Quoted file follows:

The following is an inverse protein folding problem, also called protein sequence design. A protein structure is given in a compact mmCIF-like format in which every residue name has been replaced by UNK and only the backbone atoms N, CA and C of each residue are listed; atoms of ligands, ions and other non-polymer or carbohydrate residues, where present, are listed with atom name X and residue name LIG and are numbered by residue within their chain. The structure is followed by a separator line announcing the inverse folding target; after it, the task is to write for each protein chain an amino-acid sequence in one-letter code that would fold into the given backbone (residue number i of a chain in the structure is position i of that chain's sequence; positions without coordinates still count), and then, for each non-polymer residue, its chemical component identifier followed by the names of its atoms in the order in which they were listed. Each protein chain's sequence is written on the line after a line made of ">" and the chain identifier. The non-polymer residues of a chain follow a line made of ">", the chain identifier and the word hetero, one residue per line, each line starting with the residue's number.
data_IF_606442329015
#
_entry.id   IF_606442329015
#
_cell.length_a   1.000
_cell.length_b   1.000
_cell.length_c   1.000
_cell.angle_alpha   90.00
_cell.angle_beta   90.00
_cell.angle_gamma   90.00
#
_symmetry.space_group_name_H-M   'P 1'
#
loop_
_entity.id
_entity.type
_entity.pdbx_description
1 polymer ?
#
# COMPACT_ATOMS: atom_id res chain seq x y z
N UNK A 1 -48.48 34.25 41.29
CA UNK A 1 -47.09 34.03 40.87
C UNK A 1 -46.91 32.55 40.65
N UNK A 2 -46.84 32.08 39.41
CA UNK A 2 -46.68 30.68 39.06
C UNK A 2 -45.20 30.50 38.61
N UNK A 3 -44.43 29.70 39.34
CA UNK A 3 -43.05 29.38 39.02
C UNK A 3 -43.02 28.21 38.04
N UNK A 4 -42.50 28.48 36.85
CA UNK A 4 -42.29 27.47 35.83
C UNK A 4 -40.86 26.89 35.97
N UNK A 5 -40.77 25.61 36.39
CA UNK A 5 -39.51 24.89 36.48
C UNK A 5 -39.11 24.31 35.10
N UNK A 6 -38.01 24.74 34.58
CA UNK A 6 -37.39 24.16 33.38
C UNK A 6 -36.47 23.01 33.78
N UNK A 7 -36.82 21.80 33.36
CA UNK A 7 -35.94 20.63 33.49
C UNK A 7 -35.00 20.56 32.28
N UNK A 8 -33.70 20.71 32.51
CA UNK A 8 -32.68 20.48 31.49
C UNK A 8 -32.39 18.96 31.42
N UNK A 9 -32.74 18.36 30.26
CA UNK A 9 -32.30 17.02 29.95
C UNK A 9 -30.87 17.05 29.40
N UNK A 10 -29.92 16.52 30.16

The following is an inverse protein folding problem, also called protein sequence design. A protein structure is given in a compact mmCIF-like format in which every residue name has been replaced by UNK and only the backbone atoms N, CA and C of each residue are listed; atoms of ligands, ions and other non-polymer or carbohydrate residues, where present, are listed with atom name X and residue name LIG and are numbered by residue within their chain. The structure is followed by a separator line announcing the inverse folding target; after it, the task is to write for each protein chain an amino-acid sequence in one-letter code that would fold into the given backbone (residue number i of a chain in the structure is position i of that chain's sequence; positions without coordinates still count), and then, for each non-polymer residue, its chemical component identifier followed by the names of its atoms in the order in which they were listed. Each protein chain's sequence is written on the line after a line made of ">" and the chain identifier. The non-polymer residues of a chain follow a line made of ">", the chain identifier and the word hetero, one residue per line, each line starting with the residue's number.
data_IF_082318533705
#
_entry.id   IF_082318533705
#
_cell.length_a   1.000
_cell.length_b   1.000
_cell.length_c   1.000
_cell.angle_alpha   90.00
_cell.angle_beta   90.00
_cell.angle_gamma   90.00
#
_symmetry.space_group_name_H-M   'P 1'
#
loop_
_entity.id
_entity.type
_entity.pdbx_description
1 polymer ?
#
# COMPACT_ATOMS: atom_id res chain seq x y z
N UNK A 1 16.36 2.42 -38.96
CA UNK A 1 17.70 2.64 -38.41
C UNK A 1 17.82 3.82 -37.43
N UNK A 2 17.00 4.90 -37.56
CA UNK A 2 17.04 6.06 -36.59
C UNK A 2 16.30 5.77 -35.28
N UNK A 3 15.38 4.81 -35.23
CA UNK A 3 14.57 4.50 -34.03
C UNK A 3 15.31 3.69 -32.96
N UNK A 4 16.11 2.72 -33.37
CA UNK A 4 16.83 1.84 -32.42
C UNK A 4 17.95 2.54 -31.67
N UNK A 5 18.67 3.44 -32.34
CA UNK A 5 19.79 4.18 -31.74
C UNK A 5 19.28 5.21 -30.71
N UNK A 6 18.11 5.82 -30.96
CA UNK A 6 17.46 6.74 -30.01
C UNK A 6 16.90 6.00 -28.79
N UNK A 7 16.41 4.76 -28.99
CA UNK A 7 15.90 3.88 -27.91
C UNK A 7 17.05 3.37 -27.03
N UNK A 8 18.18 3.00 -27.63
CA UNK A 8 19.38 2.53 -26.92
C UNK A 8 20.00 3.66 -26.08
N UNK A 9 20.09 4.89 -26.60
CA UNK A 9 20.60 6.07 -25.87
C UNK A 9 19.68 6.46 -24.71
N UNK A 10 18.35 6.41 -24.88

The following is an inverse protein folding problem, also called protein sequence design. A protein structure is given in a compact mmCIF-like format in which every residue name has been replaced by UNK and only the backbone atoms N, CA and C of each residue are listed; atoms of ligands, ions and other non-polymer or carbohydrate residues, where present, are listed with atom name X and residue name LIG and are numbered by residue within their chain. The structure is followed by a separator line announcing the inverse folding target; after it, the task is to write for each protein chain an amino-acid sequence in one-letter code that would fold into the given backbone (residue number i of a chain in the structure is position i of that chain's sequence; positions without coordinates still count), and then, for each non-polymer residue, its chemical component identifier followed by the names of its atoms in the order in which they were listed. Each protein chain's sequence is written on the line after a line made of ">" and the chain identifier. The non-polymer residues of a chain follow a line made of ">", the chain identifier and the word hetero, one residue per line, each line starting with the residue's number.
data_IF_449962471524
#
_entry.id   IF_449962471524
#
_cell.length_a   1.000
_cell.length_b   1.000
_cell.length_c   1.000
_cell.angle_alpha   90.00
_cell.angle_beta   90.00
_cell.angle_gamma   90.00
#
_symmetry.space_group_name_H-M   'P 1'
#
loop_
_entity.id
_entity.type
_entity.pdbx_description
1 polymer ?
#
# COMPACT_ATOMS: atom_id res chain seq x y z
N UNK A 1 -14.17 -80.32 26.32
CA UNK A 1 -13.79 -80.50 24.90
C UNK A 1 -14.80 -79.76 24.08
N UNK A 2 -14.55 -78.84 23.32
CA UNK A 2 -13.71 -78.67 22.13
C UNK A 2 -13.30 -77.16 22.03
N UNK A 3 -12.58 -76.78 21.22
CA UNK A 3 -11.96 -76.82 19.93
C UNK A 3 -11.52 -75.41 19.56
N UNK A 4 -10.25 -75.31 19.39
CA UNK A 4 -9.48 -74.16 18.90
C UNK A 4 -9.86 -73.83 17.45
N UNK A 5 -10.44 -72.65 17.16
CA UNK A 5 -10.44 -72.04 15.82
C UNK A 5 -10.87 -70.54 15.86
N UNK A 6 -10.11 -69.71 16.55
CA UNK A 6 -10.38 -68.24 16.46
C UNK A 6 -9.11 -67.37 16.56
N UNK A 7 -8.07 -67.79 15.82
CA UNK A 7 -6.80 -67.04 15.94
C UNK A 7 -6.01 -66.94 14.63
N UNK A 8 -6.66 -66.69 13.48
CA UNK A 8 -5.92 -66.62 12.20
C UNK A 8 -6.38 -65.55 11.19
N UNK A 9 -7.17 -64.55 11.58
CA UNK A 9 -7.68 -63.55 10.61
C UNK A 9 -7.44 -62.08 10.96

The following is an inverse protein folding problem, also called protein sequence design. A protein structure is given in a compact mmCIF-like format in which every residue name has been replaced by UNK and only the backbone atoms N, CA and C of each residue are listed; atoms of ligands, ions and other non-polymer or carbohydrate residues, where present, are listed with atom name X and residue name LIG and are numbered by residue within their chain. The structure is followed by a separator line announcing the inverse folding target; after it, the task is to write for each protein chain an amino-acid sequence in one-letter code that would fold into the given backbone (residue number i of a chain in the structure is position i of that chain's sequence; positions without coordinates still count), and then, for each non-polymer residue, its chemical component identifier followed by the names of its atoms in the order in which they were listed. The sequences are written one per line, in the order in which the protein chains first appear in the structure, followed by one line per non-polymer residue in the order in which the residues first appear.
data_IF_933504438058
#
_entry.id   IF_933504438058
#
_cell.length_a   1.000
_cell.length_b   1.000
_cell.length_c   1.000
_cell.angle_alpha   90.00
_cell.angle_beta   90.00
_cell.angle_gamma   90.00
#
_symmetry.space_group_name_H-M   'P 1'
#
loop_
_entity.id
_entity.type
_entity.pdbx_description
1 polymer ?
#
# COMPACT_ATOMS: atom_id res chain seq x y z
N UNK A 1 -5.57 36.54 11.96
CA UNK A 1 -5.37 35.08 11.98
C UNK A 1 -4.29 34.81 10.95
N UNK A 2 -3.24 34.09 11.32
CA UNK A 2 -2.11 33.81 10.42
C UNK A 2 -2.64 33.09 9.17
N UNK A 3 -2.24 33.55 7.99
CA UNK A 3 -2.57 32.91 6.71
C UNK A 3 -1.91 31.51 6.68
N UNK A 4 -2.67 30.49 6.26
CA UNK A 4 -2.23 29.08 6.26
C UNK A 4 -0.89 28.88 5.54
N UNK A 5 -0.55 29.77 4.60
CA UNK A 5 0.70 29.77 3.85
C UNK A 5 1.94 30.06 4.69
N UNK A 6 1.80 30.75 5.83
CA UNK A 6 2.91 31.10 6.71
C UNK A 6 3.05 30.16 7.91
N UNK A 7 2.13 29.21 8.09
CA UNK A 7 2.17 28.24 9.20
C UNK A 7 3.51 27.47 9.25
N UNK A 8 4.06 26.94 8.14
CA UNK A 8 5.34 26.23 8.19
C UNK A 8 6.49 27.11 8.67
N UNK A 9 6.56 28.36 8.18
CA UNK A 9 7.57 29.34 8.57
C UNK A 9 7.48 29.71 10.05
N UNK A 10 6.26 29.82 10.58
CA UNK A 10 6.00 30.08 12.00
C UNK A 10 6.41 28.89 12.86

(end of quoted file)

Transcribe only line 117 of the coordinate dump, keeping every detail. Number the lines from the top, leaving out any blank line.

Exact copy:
1 polymer ?